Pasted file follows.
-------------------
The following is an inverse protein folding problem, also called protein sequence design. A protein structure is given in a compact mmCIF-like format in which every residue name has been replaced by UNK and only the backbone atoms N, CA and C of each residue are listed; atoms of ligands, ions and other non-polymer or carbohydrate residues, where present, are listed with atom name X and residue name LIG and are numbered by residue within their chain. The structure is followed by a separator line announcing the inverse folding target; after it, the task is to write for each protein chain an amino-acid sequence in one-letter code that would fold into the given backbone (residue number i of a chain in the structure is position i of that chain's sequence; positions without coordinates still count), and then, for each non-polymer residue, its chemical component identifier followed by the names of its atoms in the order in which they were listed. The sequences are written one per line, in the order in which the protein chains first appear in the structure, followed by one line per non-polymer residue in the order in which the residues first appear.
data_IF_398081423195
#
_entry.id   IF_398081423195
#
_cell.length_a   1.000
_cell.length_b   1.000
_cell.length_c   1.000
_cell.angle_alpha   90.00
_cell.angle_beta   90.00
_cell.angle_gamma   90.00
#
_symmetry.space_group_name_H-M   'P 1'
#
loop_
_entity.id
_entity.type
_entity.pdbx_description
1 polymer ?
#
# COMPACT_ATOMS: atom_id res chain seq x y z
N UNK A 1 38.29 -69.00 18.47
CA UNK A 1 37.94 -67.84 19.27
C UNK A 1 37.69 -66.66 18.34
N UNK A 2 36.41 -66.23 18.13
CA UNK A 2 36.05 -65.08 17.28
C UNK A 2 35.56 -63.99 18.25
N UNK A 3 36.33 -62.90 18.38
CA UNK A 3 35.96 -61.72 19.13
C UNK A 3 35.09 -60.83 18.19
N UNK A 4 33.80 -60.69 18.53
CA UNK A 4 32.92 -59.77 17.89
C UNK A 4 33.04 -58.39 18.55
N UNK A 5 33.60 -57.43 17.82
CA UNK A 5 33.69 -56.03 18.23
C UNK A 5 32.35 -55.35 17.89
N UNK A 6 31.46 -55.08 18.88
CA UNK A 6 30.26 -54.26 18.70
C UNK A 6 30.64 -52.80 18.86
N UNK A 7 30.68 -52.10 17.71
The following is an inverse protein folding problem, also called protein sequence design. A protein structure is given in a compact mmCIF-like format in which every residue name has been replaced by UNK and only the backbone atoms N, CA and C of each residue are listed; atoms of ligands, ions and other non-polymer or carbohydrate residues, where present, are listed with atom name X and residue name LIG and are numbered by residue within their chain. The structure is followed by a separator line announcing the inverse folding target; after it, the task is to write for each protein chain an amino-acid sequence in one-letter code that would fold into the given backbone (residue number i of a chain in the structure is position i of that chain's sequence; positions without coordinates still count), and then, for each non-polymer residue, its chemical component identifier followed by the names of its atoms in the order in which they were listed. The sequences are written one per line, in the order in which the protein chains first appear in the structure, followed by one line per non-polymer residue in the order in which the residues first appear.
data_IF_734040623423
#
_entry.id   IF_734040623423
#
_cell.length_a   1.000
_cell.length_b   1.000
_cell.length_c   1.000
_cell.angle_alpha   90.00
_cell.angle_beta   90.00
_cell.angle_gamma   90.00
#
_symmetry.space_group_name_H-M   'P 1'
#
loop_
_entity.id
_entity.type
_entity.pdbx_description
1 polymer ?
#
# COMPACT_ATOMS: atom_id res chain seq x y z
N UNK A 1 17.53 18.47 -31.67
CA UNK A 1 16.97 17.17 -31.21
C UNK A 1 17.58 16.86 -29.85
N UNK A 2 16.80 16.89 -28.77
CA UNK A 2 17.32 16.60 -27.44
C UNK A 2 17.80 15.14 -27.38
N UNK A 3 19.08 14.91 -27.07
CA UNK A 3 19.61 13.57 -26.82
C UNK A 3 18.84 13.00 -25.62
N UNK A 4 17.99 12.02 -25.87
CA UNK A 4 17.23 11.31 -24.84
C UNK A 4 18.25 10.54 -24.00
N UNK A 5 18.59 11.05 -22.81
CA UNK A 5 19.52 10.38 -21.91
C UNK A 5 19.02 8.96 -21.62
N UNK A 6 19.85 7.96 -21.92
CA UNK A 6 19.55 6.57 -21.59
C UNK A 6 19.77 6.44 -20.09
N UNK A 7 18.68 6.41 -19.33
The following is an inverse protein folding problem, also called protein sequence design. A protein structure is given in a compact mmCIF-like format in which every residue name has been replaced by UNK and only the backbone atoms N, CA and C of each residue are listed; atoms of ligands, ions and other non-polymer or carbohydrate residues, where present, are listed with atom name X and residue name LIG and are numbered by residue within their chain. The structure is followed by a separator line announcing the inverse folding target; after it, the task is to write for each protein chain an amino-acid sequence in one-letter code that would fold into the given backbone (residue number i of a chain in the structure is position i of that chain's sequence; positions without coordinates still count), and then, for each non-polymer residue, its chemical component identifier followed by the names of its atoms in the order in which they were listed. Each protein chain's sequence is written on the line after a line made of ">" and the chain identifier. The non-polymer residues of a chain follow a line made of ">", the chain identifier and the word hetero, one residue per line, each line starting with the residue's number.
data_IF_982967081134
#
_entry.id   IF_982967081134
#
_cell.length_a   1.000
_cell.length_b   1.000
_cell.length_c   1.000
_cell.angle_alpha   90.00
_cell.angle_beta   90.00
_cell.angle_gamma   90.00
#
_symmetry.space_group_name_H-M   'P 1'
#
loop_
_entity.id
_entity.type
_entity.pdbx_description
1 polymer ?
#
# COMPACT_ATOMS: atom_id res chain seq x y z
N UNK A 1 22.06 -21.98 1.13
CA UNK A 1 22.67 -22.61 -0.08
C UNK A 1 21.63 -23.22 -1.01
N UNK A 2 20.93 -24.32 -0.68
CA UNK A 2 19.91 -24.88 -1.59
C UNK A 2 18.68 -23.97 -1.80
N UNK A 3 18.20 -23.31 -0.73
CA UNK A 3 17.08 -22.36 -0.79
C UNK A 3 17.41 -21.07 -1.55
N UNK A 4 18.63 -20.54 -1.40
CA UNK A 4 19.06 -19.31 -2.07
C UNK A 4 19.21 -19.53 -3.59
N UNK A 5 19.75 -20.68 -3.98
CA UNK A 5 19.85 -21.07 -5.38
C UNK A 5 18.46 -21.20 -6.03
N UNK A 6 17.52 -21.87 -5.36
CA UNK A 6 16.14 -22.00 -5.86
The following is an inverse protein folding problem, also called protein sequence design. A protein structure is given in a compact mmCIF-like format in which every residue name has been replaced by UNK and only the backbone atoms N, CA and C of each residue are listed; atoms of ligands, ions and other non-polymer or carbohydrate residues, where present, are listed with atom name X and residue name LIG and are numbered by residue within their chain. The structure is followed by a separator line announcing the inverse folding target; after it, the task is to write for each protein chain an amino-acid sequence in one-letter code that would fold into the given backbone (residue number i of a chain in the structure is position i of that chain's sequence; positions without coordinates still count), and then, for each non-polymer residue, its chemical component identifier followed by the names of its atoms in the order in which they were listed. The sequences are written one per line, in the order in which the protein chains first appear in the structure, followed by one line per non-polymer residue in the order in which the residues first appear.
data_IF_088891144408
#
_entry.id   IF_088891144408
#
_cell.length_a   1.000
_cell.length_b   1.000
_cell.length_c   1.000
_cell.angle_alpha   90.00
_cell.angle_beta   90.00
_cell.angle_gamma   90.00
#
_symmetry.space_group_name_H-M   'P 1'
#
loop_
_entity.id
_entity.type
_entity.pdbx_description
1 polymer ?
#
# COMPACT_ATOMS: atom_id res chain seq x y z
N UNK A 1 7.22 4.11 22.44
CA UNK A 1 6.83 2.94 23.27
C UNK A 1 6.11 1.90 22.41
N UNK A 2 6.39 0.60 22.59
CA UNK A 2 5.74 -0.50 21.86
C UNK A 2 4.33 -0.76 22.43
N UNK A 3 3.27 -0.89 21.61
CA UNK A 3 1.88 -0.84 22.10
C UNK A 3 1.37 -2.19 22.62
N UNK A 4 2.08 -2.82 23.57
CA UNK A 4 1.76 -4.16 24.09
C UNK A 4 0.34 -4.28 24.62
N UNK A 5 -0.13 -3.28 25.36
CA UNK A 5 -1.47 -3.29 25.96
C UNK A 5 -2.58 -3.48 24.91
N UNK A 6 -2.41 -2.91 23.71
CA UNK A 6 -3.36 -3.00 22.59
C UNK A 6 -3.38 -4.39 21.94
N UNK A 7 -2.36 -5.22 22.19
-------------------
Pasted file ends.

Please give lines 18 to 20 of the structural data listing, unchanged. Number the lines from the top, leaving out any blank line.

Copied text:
_entity.pdbx_description
1 polymer ?
#